When I posted about the History of Philosophy Without Any Gaps podcasts, commenting that they did in fact have some – women-shaped – gaps, a discussion started about who, if anyone, was to blame for systematically leaving women out of the history of philosophy.
One of our authors, Lena, pointed out that it certainly wasn’t the case that a only a few, male, philosophers were to blame. As students, most of us didn’t even ask ourselves why all the ‘classics’ we read were written by men, swept up as we were by the ideals of rationality, the thought that reason is universal and unaffected by gender. Certainly I still believe those things, as a Wollstonecraft scholar would, but I’m no longer so impressed with them that I fail to notice that most of those representants of human ungendered rationality offered to us as undergraduates had beards and penises. It’s no longer something I can overlook.
Yet I still do, regularly. It did not occur to me to propose the inclusion of female philosophers in our history of philosophy service course until my male colleagues suggested it. I did not think Christine de Pizan, whose name I’d been familiar with since childhood, might be a philosopher until I met someone who’d edited a book on her. And then there was Sophie de Grouchy whose book was given to me by a Montreal philosopher. The book’s title was: Lettres sur la Sympathie, Lettres d’amour. I had never heard of her. I doubted this could be a proper philosophy book: love letters?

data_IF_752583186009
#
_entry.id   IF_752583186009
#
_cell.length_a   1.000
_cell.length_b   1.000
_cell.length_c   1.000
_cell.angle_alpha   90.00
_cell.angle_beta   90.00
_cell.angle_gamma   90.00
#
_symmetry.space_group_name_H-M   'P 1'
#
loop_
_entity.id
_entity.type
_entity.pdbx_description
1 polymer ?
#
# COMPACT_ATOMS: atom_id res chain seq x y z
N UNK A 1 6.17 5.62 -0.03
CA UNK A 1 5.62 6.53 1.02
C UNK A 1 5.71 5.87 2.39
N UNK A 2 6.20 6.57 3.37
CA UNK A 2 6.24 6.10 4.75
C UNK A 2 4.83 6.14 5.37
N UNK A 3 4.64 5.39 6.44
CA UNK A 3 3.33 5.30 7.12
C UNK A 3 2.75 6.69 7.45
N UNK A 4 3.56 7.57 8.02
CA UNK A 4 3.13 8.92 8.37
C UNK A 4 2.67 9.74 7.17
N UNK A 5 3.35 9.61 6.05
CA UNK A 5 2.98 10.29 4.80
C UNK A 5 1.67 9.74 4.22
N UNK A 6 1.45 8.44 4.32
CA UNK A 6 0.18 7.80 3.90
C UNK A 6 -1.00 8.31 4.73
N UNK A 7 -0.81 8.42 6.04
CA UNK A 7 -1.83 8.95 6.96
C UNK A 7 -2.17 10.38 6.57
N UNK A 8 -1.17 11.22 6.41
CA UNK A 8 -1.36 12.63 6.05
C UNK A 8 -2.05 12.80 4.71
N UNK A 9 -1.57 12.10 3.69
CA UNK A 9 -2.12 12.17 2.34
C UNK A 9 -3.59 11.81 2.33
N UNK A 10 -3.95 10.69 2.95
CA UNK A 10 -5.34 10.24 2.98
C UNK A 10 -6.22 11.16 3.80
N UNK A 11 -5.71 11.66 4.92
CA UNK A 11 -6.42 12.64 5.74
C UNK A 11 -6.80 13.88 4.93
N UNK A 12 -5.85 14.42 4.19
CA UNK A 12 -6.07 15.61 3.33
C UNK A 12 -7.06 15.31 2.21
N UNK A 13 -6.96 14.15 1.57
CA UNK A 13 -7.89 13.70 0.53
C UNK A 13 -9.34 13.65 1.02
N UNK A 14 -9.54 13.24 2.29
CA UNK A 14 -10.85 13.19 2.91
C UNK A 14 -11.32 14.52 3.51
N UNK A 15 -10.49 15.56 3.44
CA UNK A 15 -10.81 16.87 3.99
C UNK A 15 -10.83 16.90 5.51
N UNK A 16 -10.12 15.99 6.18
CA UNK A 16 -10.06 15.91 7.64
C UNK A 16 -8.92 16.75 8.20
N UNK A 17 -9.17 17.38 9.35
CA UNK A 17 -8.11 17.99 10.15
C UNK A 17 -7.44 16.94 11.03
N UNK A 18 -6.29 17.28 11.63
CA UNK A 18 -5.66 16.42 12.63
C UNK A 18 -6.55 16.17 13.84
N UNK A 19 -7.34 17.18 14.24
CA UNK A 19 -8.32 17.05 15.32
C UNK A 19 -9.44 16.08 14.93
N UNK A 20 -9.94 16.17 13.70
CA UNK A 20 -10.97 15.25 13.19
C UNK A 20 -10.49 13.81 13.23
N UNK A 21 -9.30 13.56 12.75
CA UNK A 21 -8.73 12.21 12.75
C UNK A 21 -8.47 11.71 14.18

Thankfully I know better now. The Letters on Sympathy are a philosophical commentary on Adam Smith’s Theory of Moral Sentiments, which de Grouchy translated into French. The love letters are added because the editor liked them. But who publishes private love letters alongside a work of philosophy? You don’t read Kan’t love notes to his housekeeper at the back of the Critique of Pure Reason, and even Wollstonecraft kept her private letters to Imlay separate from the ones she chose to publish on her travels in Sweden, Denmark and Norway!
These are the sort of mistakes we make, the kind of things we have to look out for. If we really do care about women being reinstated in the history of philosophy, we need to keep reminding each other not to forget, to keep bringing out authors and texts which are kept in the dark, and to state the obvious regularly: yes, she was a philosopher. Yes, you should read her texts, teach them, write about them.
This blog is one of the places where this can be done, for a start. So if there’s someone you’d like to write about, drop us a comment and we’ll get in touch.